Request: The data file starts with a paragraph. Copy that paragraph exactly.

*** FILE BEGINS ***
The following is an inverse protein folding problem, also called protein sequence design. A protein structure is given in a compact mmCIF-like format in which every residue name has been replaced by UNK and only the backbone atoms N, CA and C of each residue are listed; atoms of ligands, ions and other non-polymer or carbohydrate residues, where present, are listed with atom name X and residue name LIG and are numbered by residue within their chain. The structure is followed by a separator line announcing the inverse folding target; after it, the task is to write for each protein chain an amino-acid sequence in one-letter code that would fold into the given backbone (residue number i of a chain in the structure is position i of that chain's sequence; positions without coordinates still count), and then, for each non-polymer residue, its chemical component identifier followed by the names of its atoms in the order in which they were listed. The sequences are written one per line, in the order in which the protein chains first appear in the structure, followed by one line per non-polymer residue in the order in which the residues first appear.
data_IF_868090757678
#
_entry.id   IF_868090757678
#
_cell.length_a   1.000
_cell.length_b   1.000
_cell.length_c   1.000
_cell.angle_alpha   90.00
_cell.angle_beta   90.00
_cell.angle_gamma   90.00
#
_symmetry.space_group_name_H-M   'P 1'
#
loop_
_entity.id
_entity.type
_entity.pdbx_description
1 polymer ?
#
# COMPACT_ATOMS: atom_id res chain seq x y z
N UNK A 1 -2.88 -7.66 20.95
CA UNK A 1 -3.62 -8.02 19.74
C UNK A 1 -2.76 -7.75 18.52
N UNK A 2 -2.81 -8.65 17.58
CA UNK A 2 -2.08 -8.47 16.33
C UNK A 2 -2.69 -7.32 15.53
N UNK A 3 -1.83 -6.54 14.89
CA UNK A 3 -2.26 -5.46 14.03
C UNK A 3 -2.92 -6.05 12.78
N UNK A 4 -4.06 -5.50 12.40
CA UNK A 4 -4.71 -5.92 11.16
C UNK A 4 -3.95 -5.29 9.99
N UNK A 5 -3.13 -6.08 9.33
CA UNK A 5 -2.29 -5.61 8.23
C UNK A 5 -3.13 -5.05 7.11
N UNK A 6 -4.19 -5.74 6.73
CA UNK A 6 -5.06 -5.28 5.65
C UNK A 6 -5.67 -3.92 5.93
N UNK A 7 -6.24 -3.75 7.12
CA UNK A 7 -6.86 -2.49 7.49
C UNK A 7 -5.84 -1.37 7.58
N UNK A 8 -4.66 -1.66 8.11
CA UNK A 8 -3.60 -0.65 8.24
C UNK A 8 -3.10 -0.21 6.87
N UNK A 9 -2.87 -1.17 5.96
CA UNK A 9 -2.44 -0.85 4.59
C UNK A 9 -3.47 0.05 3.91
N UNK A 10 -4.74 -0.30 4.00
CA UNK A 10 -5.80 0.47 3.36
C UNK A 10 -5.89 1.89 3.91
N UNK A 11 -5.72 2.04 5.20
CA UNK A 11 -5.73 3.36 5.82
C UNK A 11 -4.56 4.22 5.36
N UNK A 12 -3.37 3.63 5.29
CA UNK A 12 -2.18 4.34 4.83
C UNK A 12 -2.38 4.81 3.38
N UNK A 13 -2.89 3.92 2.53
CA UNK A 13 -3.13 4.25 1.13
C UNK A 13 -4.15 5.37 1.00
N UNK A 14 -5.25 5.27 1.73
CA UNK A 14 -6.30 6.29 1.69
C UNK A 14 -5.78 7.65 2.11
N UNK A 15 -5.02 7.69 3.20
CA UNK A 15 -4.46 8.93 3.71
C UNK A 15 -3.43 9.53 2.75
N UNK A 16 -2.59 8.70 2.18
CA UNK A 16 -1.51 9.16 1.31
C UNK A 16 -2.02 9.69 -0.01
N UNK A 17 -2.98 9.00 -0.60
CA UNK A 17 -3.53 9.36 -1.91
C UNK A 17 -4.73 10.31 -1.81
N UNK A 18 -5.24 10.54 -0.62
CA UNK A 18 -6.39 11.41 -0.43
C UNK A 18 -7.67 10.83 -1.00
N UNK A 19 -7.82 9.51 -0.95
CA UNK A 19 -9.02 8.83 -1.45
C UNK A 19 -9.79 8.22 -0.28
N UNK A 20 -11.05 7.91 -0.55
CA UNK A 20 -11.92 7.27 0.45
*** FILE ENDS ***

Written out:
The following is an inverse protein folding problem, also called protein sequence design. A protein structure is given in a compact mmCIF-like format in which every residue name has been replaced by UNK and only the backbone atoms N, CA and C of each residue are listed; atoms of ligands, ions and other non-polymer or carbohydrate residues, where present, are listed with atom name X and residue name LIG and are numbered by residue within their chain. The structure is followed by a separator line announcing the inverse folding target; after it, the task is to write for each protein chain an amino-acid sequence in one-letter code that would fold into the given backbone (residue number i of a chain in the structure is position i of that chain's sequence; positions without coordinates still count), and then, for each non-polymer residue, its chemical component identifier followed by the names of its atoms in the order in which they were listed. The sequences are written one per line, in the order in which the protein chains first appear in the structure, followed by one line per non-polymer residue in the order in which the residues first appear.